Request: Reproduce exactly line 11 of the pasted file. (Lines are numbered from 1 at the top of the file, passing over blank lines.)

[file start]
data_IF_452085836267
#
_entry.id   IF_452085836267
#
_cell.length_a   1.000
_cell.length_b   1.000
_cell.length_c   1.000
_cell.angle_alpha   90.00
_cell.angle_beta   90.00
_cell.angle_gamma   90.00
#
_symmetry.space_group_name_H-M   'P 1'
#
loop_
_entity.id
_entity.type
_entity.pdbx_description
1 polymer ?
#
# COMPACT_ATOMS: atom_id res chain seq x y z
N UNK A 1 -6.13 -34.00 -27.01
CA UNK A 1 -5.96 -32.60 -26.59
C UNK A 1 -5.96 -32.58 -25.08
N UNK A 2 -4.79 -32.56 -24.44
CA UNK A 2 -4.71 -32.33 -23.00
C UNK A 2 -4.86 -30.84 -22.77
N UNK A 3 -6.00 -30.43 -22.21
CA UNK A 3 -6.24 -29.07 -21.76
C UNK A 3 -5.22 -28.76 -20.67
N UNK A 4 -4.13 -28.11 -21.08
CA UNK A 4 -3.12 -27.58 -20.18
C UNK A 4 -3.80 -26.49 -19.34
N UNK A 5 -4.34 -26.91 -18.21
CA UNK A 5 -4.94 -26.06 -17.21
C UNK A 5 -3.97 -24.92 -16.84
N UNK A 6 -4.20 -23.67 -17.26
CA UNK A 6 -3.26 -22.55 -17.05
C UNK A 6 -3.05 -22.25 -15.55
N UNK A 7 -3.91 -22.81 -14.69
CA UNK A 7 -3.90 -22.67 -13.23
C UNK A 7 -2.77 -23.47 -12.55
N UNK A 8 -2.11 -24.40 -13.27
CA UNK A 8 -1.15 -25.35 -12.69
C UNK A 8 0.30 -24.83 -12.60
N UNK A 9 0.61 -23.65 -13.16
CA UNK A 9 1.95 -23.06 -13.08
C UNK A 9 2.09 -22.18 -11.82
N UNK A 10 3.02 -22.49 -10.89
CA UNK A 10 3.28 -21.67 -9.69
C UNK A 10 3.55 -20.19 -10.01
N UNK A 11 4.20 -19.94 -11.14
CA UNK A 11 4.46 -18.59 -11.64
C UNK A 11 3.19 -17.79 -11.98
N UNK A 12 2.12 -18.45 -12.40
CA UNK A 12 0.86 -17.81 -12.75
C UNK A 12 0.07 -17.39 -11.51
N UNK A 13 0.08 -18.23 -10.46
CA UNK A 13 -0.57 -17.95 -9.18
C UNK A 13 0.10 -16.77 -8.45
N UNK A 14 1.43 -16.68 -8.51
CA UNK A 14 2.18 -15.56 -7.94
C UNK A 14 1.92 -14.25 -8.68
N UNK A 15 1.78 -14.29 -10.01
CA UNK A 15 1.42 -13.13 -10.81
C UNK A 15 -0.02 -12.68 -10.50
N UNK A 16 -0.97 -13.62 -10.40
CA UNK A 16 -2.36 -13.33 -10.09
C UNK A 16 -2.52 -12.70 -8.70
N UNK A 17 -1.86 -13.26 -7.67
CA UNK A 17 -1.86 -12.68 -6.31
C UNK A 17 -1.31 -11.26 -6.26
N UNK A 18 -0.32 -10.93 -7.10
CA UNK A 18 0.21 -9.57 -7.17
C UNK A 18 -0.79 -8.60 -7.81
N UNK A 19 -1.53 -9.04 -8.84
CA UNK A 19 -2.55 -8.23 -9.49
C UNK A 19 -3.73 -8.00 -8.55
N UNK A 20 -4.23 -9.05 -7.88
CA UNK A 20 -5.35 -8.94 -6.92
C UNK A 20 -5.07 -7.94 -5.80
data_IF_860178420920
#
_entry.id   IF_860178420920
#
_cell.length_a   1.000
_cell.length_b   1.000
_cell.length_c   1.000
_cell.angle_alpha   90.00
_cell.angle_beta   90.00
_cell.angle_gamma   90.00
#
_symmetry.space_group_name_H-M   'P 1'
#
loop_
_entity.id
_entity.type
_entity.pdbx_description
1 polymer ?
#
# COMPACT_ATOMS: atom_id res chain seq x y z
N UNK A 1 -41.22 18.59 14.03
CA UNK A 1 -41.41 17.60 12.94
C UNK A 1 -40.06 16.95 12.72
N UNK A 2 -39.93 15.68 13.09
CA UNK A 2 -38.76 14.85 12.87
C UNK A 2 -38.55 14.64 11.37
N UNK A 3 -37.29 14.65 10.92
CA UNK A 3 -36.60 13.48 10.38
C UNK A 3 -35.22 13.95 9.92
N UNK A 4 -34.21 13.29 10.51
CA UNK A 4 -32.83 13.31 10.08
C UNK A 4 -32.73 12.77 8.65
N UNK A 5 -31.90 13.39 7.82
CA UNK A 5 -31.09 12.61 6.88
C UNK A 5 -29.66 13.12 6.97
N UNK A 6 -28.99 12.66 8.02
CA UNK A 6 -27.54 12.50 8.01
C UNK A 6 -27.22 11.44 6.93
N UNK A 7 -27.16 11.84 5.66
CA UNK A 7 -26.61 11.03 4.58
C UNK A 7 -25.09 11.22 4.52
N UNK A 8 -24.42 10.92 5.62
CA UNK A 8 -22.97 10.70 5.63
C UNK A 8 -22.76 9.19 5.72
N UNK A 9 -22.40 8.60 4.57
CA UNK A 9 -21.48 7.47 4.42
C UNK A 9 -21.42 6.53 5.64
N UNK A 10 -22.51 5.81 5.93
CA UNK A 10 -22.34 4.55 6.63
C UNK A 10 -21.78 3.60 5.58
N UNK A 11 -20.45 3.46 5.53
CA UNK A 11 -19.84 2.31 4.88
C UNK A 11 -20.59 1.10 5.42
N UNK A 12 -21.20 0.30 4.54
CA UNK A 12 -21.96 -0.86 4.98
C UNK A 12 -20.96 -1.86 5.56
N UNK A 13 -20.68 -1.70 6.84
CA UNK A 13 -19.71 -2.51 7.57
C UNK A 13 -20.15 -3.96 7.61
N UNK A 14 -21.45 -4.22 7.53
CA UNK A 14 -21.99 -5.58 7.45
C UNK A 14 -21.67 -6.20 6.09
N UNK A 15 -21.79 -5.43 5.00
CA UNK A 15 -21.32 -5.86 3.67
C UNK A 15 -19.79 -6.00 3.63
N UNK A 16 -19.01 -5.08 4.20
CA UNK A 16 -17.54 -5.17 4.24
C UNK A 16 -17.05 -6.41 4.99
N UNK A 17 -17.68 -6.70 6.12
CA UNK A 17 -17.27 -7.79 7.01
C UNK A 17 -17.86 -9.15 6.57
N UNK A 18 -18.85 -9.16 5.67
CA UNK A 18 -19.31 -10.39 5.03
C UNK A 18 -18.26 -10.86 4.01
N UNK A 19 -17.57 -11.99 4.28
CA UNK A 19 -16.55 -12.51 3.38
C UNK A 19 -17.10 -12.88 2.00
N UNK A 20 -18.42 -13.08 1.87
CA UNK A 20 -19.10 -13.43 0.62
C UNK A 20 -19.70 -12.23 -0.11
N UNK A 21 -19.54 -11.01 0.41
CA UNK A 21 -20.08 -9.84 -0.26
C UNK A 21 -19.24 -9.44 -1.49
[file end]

#